Race-conscious admissions policies are still the best way to achieve diversity on campus. Yet, some race-neutral methods could help colleges improve diversity – and stand up to legal scrutiny.
For colleges and universities that lack the multi-billion-dollar endowments of schools like Harvard, the mere threat of legal action may be enough to put an end to race-conscious admissions policies.
'Positive discrimination' policies around the world are on the rise. What might other countries teach the U.S. about attaining racial, economic and gender equality in higher education?
Scholars argue that the complaint of bias against Harvard reflects a flawed understanding of affirmative action policies.
Elite exam schools are some of the least diverse public schools in the US. Here's how colleges like Harvard could teach high schools like Stuyvesant to improve their admissions process.
To post or not to post? Colleges and employers are increasingly checking social media to get a sense of their candidates. Here's what you should (and shouldn't) post in order to secure your future.
Every year, 9 million students in China compete for just 6 million college admission spots. The systems that match students with schools are being overhauled. But will that improve outcomes?
International student integration can (and should) be fostered on college campuses for the sake of national security and professional readiness.
Here's why disagreement about affirmative action will not end any time soon. Coming up next is a lawsuit brought by Asian-Americans challenging Harvard's race-conscious policy.
Three scholars reflect on the Supreme Court decision in the Fisher case and why institutions need to consider race.
In the Fisher case judgment, the Supreme Court has reminded institutions to assess race-neutral policies. But evidence shows race-neutral policies could worsen racial inequalities.
America's low-income but high-achieving kids fail to find the necessary resources, and consequently fall behind. This has huge implications for innovation as well as the GDP.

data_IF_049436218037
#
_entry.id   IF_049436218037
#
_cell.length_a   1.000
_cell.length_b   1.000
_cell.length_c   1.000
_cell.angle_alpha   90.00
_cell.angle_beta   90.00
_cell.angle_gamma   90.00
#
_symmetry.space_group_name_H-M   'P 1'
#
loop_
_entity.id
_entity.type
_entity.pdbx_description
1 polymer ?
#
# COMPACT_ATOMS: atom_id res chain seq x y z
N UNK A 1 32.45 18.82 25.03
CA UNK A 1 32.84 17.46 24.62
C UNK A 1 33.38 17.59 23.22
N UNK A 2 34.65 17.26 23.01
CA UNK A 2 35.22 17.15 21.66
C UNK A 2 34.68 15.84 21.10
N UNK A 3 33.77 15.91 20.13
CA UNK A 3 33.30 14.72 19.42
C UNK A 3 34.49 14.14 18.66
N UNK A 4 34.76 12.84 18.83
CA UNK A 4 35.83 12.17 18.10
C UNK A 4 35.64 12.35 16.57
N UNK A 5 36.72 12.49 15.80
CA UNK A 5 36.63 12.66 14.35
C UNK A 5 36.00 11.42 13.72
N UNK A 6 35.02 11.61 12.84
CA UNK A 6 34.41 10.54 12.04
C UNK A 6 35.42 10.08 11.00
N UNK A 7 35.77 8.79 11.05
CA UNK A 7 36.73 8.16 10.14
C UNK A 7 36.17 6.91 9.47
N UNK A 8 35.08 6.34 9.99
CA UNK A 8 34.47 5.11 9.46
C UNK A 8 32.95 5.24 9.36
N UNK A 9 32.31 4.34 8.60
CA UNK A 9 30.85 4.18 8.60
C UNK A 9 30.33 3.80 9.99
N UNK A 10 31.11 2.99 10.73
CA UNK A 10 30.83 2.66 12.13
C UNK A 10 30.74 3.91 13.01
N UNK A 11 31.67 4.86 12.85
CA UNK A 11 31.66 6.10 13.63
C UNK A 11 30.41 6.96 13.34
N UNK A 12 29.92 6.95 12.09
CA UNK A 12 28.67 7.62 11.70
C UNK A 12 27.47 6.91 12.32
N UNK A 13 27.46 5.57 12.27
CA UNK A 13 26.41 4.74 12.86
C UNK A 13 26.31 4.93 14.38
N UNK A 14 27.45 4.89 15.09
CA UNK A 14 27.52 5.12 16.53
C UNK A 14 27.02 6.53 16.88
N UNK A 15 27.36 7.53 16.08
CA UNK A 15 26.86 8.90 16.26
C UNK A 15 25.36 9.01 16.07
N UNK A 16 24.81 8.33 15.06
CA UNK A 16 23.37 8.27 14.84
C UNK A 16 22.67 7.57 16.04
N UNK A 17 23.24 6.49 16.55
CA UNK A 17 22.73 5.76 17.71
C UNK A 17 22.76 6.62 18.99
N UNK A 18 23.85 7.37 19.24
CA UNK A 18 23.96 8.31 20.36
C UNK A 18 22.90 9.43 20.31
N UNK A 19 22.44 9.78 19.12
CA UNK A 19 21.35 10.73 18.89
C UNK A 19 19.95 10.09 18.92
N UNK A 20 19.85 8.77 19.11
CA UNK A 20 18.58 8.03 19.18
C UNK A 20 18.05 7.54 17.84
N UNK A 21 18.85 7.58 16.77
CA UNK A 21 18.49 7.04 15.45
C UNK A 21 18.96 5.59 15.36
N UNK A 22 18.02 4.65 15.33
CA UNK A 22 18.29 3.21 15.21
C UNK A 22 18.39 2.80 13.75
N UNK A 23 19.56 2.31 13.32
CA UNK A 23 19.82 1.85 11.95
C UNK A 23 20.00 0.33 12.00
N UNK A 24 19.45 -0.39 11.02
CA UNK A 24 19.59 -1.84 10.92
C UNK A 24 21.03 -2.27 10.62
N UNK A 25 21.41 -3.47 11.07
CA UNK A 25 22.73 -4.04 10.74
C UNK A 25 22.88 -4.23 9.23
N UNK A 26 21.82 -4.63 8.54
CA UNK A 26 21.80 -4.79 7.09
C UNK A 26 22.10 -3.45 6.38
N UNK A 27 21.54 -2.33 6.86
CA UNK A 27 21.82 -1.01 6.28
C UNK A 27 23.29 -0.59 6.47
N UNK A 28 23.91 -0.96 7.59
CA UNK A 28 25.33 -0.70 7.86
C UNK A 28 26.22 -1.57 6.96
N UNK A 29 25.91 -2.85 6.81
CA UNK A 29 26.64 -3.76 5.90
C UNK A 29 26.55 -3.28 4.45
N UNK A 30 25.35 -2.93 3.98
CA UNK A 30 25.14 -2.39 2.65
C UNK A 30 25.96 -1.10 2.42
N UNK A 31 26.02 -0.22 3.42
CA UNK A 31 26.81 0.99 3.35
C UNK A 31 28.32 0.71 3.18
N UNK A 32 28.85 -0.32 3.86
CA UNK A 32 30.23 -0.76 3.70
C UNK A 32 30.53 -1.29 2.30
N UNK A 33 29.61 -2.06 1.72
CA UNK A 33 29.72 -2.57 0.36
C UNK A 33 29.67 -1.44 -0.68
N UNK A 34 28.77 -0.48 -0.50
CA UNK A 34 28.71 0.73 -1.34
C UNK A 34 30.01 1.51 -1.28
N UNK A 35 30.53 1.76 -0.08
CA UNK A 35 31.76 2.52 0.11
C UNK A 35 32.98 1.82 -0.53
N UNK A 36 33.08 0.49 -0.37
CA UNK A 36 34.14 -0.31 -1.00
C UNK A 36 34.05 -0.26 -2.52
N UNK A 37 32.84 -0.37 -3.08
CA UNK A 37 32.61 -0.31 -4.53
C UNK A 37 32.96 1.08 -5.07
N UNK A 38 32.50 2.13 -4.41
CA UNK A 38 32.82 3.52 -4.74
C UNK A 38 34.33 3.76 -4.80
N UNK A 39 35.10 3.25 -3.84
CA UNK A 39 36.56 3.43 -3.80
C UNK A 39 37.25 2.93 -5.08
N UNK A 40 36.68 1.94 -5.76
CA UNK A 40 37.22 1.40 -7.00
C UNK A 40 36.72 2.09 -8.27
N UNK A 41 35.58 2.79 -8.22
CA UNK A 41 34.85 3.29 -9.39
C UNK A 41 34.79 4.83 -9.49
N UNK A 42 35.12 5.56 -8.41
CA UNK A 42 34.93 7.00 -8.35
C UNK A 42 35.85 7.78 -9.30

SAT prep is a multi-billion dollar industry today. Will the redesigned SAT restore its original goal of providing greater access to higher education for a diverse population?
A recent report, Turning the Tide, urges colleges and universities to reexamine their admissions process. What about measuring creativity?
Admissions officers alone cannot change the way achievement is currently defined. Parents, employers and those who work in education need to lead by example.
Scholars argue that the affirmative action case could have consequences for the educational success of students of color.
As the affirmative action case comes up before the US Supreme Court again, the question being asked is how much diversity is enough?
Limiting the use of race in higher education admissions policies for institutions can have harmful consequences for the diversity of the student body.
Not all Asian-Americans are high-achieving model minorities. What happens when the myth of Asian disadvantage hurts some of the most marginalized students in the US?
Could the Abigail Fisher case, which is back before the Supreme Court, further limit the use of race in higher education admissions policies for institutions across the nation?